It’s a long-standing paradox: When resources are tight, practices tend to omit some of the fundamental activities that could help generate additional revenue. Many practices are still feeling the effects of pandemic-related volume reductions, which have resulted in negative financial impacts and placed a strong emphasis on improving profitability and finding growth opportunities in the revenue cycle.
While payer contracting carries a high level of complexity, it is a crucial area of practice management for attaining higher reimbursement rates for months or years at a time with the appropriate analysis. The key is to examine fee schedule strengths and weaknesses by collecting and assessing existing data and then developing a strong case to share with payers to increase reimbursement.
Follow these four basic steps to develop a proactive, data-driven approach to optimizing payer contracts:
Practices must understand the reimbursement methodology tied to their managed care agreements, many of which allow for intermittent fee schedule changes. To verify that the fee schedules on hand are current, every practice should periodically review their Explanation of Benefits (EOB) statements for the most commonly billed codes to determine if reimbursement rates have decreased. In essence, an internal audit should be completed on a quarterly basis to verify that the correct reimbursement rates are being used by every payer tied to your practice.
Practices can work through their payers’ contracting departments, provider relations representatives, or other network contacts to access agreements and begin the appropriate analysis. Start with your practice’s largest commercial payer and work your way through the list. During this process, it is important to establish collaborative relationships with your payer contacts. In many ways, building a reliable payer contact network is as valuable as analyzing your reimbursement data since you will be frequently working with these individuals during future negotiations.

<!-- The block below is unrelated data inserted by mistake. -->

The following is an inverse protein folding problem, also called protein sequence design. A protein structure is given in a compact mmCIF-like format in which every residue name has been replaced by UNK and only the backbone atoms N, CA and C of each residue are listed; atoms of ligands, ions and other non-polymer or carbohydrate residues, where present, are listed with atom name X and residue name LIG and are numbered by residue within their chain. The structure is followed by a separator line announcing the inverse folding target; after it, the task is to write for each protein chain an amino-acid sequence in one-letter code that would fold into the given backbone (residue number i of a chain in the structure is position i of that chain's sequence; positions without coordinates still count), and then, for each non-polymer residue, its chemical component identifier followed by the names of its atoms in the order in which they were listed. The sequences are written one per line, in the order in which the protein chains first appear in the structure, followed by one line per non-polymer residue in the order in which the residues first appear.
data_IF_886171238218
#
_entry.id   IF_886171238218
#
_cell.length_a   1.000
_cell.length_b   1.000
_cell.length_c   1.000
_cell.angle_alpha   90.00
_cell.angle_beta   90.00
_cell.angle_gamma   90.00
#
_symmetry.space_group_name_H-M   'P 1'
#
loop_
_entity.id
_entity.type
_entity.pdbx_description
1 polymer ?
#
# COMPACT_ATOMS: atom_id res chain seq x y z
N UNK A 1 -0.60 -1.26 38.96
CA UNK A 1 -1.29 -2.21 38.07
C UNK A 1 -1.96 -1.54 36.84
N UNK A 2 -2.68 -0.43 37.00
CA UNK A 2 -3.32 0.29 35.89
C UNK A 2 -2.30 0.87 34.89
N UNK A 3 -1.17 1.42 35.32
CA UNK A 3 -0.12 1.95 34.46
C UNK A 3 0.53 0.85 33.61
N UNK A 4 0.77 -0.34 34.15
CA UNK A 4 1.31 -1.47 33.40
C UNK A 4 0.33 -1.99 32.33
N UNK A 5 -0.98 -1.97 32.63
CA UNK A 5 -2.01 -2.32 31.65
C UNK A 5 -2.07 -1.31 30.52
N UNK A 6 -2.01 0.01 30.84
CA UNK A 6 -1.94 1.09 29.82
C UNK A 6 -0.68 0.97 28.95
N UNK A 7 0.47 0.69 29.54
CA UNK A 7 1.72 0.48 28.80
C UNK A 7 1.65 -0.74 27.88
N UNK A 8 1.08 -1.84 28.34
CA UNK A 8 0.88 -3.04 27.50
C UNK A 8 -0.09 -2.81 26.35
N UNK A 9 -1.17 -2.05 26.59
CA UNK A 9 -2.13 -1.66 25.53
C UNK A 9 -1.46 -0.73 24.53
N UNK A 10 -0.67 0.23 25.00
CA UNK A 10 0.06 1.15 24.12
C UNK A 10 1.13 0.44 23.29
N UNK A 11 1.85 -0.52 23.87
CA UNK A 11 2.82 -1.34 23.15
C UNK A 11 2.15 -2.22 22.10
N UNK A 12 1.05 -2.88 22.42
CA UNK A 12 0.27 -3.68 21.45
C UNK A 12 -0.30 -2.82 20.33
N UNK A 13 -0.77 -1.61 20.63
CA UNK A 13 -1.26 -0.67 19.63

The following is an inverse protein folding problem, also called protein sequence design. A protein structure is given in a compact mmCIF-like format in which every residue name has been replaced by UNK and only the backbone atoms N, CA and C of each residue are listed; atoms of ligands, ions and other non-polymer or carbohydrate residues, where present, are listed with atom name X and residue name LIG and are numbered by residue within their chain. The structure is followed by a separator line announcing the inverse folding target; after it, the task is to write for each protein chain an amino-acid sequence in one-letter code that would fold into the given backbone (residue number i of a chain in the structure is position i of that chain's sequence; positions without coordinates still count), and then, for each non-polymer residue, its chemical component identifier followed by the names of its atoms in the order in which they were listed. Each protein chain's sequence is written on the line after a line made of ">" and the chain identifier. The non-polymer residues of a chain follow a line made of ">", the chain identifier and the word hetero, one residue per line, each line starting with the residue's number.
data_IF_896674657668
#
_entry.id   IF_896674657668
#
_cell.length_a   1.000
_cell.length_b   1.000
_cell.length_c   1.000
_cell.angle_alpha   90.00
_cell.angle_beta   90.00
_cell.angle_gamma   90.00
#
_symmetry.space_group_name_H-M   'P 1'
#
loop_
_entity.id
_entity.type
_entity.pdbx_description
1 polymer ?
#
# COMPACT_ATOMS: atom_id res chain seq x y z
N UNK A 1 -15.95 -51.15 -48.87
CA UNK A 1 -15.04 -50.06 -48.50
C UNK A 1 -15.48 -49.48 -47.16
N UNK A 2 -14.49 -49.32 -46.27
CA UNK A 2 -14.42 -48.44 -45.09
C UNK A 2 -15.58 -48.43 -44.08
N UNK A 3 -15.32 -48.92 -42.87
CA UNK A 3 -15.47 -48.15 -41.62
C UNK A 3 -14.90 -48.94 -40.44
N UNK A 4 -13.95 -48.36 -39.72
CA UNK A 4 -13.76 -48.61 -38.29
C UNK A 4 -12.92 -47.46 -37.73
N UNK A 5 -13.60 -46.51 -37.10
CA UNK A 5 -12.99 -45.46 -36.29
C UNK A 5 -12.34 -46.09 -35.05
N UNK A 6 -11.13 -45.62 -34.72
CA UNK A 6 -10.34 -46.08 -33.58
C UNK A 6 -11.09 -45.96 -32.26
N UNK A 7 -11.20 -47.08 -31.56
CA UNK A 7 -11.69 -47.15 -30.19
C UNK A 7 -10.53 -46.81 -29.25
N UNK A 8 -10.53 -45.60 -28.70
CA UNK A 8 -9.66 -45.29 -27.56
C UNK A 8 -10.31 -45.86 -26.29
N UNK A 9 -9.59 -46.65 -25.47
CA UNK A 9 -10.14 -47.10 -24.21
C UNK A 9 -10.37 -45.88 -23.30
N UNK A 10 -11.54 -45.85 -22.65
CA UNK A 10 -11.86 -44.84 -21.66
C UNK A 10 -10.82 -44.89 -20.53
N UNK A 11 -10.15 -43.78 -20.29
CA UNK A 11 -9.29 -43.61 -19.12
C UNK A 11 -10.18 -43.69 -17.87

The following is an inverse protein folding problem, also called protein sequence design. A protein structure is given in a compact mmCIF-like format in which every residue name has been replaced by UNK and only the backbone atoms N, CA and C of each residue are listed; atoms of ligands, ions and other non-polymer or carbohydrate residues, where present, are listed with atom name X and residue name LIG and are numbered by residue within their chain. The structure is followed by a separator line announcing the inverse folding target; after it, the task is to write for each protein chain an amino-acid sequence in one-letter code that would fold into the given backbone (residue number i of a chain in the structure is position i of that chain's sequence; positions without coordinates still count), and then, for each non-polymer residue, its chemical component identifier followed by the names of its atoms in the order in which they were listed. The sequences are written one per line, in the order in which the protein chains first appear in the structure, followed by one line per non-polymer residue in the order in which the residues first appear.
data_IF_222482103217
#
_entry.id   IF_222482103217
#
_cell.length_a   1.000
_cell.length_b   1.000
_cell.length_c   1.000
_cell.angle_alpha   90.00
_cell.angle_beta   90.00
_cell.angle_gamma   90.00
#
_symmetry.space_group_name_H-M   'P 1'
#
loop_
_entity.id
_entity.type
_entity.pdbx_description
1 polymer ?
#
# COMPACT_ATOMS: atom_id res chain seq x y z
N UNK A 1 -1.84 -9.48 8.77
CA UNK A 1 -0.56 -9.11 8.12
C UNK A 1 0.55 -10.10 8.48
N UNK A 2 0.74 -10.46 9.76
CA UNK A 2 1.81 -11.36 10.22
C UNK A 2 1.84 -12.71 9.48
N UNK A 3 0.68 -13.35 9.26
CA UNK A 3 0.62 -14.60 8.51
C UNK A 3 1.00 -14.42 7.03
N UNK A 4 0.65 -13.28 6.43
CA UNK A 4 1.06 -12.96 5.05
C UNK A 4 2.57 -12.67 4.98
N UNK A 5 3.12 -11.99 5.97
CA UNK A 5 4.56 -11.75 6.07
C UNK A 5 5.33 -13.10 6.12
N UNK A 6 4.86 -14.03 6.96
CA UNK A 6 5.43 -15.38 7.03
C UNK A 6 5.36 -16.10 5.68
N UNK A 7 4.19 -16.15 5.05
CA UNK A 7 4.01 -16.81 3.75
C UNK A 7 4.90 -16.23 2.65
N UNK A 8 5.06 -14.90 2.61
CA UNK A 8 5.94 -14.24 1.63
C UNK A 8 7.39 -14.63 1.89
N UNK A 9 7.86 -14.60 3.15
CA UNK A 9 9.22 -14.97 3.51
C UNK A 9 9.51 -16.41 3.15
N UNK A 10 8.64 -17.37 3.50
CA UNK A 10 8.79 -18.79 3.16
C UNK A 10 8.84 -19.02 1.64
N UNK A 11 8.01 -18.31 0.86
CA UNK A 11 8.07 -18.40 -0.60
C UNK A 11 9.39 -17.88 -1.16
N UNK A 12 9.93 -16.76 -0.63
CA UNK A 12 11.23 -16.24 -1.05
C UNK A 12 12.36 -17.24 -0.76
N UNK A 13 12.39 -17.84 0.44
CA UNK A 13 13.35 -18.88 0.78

While waiting to receive copies of your agreements, run a revenue-by-payer report to determine the practice’s largest payers. In addition, practices should also run a report on the top CPT/HCPCS codes the office bills by annual volume, by payer, and the dollar amount tied to them. This helps identify how much revenue is generated from each payer on the services your practice performs most frequently.
The goal of the database is to clearly indicate reimbursement received for each of your top codes for each payer. In addition to providing an easy visualization tool, the database can assist in analyzing payer performance and comparing the practice’s payment rates against regional market standards. This inventory also will help your practice prioritize the most frequently billed services and determine if there are opportunities for rate negotiations.
Use Medicare and/or Medicaid reimbursement as your benchmark. For each code in the database, are the commercial payments above or below the Medicare or Medicaid rate? Many payers set reimbursement at a certain percentage of the Medicare fee schedule. Others create their own fee schedules, with some as low as 72% of the Centers for Medicare & Medicaid Services (CMS) fee schedule.